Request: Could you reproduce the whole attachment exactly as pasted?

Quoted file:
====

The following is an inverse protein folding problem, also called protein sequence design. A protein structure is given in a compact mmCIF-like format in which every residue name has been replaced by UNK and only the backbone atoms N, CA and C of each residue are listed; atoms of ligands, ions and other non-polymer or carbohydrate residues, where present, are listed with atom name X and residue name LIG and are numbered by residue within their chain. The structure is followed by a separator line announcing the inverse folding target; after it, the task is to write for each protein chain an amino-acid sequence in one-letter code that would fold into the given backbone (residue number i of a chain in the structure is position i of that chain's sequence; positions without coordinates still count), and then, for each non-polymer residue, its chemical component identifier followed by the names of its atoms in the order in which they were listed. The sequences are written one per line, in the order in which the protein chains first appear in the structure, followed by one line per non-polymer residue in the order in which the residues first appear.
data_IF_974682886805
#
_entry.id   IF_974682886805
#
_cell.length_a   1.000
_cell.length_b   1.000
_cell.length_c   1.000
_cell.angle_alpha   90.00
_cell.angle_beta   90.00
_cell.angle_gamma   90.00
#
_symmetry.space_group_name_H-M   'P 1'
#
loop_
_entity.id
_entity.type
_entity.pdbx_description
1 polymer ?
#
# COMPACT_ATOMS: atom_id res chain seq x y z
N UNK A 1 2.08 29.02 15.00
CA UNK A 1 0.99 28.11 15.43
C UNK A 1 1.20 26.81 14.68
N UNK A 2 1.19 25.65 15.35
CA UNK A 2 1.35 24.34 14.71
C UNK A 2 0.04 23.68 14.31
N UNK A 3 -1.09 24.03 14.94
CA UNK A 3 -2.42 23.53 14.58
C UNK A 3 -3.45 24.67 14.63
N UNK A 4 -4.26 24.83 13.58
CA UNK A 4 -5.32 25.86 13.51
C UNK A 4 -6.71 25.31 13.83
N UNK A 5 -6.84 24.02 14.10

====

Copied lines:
The following is an inverse protein folding problem, also called protein sequence design. A protein structure is given in a compact mmCIF-like format in which every residue name has been replaced by UNK and only the backbone atoms N, CA and C of each residue are listed; atoms of ligands, ions and other non-polymer or carbohydrate residues, where present, are listed with atom name X and residue name LIG and are numbered by residue within their chain. The structure is followed by a separator line announcing the inverse folding target; after it, the task is to write for each protein chain an amino-acid sequence in one-letter code that would fold into the given backbone (residue number i of a chain in the structure is position i of that chain's sequence; positions without coordinates still count), and then, for each non-polymer residue, its chemical component identifier followed by the names of its atoms in the order in which they were listed. The sequences are written one per line, in the order in which the protein chains first appear in the structure, followed by one line per non-polymer residue in the order in which the residues first appear.
data_IF_974682886805
#
_entry.id   IF_974682886805
#
_cell.length_a   1.000
_cell.length_b   1.000
_cell.length_c   1.000
_cell.angle_alpha   90.00
_cell.angle_beta   90.00
_cell.angle_gamma   90.00
#
_symmetry.space_group_name_H-M   'P 1'
#
loop_
_entity.id
_entity.type
_entity.pdbx_description
1 polymer ?
#
# COMPACT_ATOMS: atom_id res chain seq x y z
N UNK A 1 2.08 29.02 15.00
CA UNK A 1 0.99 28.11 15.43
C UNK A 1 1.20 26.81 14.68
N UNK A 2 1.19 25.65 15.35
CA UNK A 2 1.35 24.34 14.71
C UNK A 2 0.04 23.68 14.31
N UNK A 3 -1.09 24.03 14.94
CA UNK A 3 -2.42 23.53 14.58
C UNK A 3 -3.45 24.67 14.63
N UNK A 4 -4.26 24.83 13.58
CA UNK A 4 -5.32 25.86 13.51
C UNK A 4 -6.71 25.31 13.83
N UNK A 5 -6.84 24.02 14.10